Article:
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Devotionals    H3'ed 12/13/15

The Value of Our Offense - The Cost of Unforgiveness

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Beloved, the devil is a master at currency manipulation. The point Jesus is trying to make here is that the true value of our earthly offenses is never more than a handful of denarii in the eternal scheme of things. To us though it can sure seem like ten thousand talents. That is the plot of Satan when it comes to unforgiveness. The trick is always in getting us to look at someone else instead of ourselves. Peter was looking at his brother who had "sinned against" him. The Pharisee was looking at the tax collector. As long as we are focused on the denarii we feel someone owes us we will never look at the talents we have had forgiven for us at Calvary. As long as we are concentrating on what someone else owes us we will not look at what we ourselves once owed. When the man could not pay back the denarii he asked for mercy and the wicked servant showed him none, and put him in prison. Word got back to the Master however and while the value of our offense may be cheap the cost of our unforgiveness is not cheap at all:

When his fellow servants saw what had taken place, they were greatly distressed, and they went and reported to their master all that had taken place. Then his master summoned him and said to him, 'You wicked servant! I forgave you all that debt because you pleaded with me. And should not you have had mercy on your fellow servant, as I had mercy on you?' And in anger his master delivered him to the jailers, until he should pay all his debt. - Matthew 18: 31-34 (ESV)

We often pay lip service to these principles instead of embodying them. We are the beneficiaries of amazing grace but we offer so little grace for others. The number one reason given for why people leave church is that they view Christians as hypocrites. Let that resonate for a minute. We preach about this loving and forgiving God and then we have no love or forgiveness for others. Here is the study Bible note for these verses:

"Those who know God's mercy must operate on the principle of mercy. If they do not show mercy but insist on justice, they will not receive mercy, but justice. An unforgiving heart is an unforgiven heart and is subject to torment "until he should pay all". A truly forgiving heart is one result of spiritual rebirth"

This is a great perspective to look at these matters. If we insist on justice then we will be judged accordingly and we will always fall short of the mark. We will always be found lacking. We will always have a debt we cannot pay. But if we operate on the basis of the mercy shown to us we can avoid the cost of unforgiveness. It does not mean that in our flesh we will not still react in offense but rather we will take those thoughts and make them obedient to the Christ who forgave us. The deeper lesson here is that we do not forgive because we feel compelled to. It should be a natural outgrowth of who we are in Christ.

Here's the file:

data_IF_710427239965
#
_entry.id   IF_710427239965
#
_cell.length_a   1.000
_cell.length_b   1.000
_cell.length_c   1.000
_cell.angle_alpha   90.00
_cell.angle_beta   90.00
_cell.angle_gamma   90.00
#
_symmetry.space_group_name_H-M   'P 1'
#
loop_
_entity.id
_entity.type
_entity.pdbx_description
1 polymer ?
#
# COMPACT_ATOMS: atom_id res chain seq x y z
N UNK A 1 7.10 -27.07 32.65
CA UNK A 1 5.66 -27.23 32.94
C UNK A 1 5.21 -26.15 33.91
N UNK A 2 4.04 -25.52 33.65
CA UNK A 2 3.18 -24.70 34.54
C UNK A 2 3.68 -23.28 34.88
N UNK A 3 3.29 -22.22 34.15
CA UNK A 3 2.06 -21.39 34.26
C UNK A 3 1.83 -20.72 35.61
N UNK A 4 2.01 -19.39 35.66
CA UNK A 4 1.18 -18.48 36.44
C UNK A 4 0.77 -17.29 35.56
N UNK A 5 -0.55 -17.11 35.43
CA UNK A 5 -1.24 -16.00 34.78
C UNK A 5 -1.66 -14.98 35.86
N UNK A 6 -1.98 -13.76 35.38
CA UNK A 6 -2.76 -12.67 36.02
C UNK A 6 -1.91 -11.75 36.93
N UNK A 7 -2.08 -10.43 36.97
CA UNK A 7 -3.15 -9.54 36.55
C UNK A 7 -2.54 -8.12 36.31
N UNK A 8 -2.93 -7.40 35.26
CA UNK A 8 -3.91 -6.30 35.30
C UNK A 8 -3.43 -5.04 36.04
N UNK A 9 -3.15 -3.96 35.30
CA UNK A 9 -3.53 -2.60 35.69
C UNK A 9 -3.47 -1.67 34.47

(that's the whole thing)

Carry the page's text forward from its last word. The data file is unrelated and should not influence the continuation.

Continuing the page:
And when they came to the place that is called The Skull, there they crucified him, and the criminals, one on his right and one on his left.And Jesus said, "Father, forgive them, for they know not what they do." - Luke 23: 33-34 (ESV)

As they were driving the spikes into His feet and hands, Jesus was forgiving them. That is the same mercy we should operate in. In the natural this is not possible but with God all things are. Please keep in mind that we are talking about true forgiveness, not the brand often offered up by the world. The world says to forgive but not forget. That is not forgiveness at all. While it may be impossible to make ourselves forget, what we really are talking about is the removal of the offense from our hearts. To no longer hold against the person in our heart, what it is they have done. I think that Jesus was acutely aware of this when He finishes this parable:

So also my heavenly Father will do to every one of you, if you do not forgive your brother from your heart." - Matthew 18: 35 (ESV)

Forgiveness with our words is easy. Matters of the heart however are much harder. God knows our hearts too beloved. I am not suggesting this is easy either. In worldly terms sometimes the offense is great. It can be very painful and real. At the end of the day however, the value is still but a handful of denarii compared to the ten thousand talent forgiveness God has already made to our account. Keep your eyes on what God has done, not what your brother or sister has done. Use the offense to grow closer with God. To rely upon Him even more. Count the cost beloved. Count the cost.

Reverend Anthony Wade - December 13, 2015

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Credentialed Minister of the Gospel for the Assemblies of God. Owner and founder of 828 ministries. Vice President for Goodwill Industries. Always remember that in all things God works for the good of those who love Him and are called according to (more...)
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